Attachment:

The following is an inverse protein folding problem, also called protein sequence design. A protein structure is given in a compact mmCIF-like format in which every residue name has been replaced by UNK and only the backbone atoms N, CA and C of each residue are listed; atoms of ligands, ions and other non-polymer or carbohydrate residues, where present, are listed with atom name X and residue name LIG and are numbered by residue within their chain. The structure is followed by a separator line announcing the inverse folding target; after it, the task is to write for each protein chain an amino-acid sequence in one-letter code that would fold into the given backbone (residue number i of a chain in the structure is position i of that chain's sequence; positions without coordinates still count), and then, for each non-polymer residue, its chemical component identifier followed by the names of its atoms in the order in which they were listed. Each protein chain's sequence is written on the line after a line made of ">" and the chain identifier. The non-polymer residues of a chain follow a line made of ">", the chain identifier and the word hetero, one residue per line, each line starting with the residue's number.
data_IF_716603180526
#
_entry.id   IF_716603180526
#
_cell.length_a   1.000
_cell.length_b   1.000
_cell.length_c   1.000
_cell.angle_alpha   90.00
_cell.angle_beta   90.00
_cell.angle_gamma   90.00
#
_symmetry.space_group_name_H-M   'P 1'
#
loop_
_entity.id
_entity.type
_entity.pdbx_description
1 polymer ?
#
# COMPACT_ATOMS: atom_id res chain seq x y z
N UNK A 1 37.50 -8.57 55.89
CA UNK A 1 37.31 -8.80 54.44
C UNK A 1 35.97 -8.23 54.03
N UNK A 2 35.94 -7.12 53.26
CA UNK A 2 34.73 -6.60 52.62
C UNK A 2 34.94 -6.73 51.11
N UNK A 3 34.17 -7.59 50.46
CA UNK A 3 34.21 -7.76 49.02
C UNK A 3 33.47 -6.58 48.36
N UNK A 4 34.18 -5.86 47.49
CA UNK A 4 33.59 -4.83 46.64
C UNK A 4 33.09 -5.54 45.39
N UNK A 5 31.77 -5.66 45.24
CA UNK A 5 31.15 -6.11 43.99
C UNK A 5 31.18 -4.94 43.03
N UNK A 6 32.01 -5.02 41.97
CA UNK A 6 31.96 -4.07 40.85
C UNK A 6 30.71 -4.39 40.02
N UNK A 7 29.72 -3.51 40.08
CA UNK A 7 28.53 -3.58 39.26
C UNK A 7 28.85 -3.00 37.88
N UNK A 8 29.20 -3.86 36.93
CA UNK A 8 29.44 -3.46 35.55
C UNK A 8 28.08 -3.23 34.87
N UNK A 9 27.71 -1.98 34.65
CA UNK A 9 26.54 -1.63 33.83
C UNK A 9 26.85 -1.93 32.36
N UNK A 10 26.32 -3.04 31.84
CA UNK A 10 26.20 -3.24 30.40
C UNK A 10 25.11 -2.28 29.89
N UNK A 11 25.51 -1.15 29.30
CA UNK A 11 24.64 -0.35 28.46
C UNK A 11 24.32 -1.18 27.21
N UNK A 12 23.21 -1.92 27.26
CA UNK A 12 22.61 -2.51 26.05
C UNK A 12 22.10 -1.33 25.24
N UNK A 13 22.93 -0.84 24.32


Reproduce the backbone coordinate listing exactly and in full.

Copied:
The following is an inverse protein folding problem, also called protein sequence design. A protein structure is given in a compact mmCIF-like format in which every residue name has been replaced by UNK and only the backbone atoms N, CA and C of each residue are listed; atoms of ligands, ions and other non-polymer or carbohydrate residues, where present, are listed with atom name X and residue name LIG and are numbered by residue within their chain. The structure is followed by a separator line announcing the inverse folding target; after it, the task is to write for each protein chain an amino-acid sequence in one-letter code that would fold into the given backbone (residue number i of a chain in the structure is position i of that chain's sequence; positions without coordinates still count), and then, for each non-polymer residue, its chemical component identifier followed by the names of its atoms in the order in which they were listed. Each protein chain's sequence is written on the line after a line made of ">" and the chain identifier. The non-polymer residues of a chain follow a line made of ">", the chain identifier and the word hetero, one residue per line, each line starting with the residue's number.
data_IF_716603180526
#
_entry.id   IF_716603180526
#
_cell.length_a   1.000
_cell.length_b   1.000
_cell.length_c   1.000
_cell.angle_alpha   90.00
_cell.angle_beta   90.00
_cell.angle_gamma   90.00
#
_symmetry.space_group_name_H-M   'P 1'
#
loop_
_entity.id
_entity.type
_entity.pdbx_description
1 polymer ?
#
# COMPACT_ATOMS: atom_id res chain seq x y z
N UNK A 1 37.50 -8.57 55.89
CA UNK A 1 37.31 -8.80 54.44
C UNK A 1 35.97 -8.23 54.03
N UNK A 2 35.94 -7.12 53.26
CA UNK A 2 34.73 -6.60 52.62
C UNK A 2 34.94 -6.73 51.11
N UNK A 3 34.17 -7.59 50.46
CA UNK A 3 34.21 -7.76 49.02
C UNK A 3 33.47 -6.58 48.36
N UNK A 4 34.18 -5.86 47.49
CA UNK A 4 33.59 -4.83 46.64
C UNK A 4 33.09 -5.54 45.39
N UNK A 5 31.77 -5.66 45.24
CA UNK A 5 31.15 -6.11 43.99
C UNK A 5 31.18 -4.94 43.03
N UNK A 6 32.01 -5.02 41.97
CA UNK A 6 31.96 -4.07 40.85
C UNK A 6 30.71 -4.39 40.02
N UNK A 7 29.72 -3.51 40.08
CA UNK A 7 28.53 -3.58 39.26
C UNK A 7 28.85 -3.00 37.88
N UNK A 8 29.20 -3.86 36.93
CA UNK A 8 29.44 -3.46 35.55
C UNK A 8 28.08 -3.23 34.87
N UNK A 9 27.71 -1.98 34.65
CA UNK A 9 26.54 -1.63 33.83
C UNK A 9 26.85 -1.93 32.36
N UNK A 10 26.32 -3.04 31.84
CA UNK A 10 26.20 -3.24 30.40
C UNK A 10 25.11 -2.28 29.89
N UNK A 11 25.51 -1.15 29.30
CA UNK A 11 24.64 -0.35 28.46
C UNK A 11 24.32 -1.18 27.21
N UNK A 12 23.21 -1.92 27.26
CA UNK A 12 22.61 -2.51 26.05
C UNK A 12 22.10 -1.33 25.24
N UNK A 13 22.93 -0.84 24.32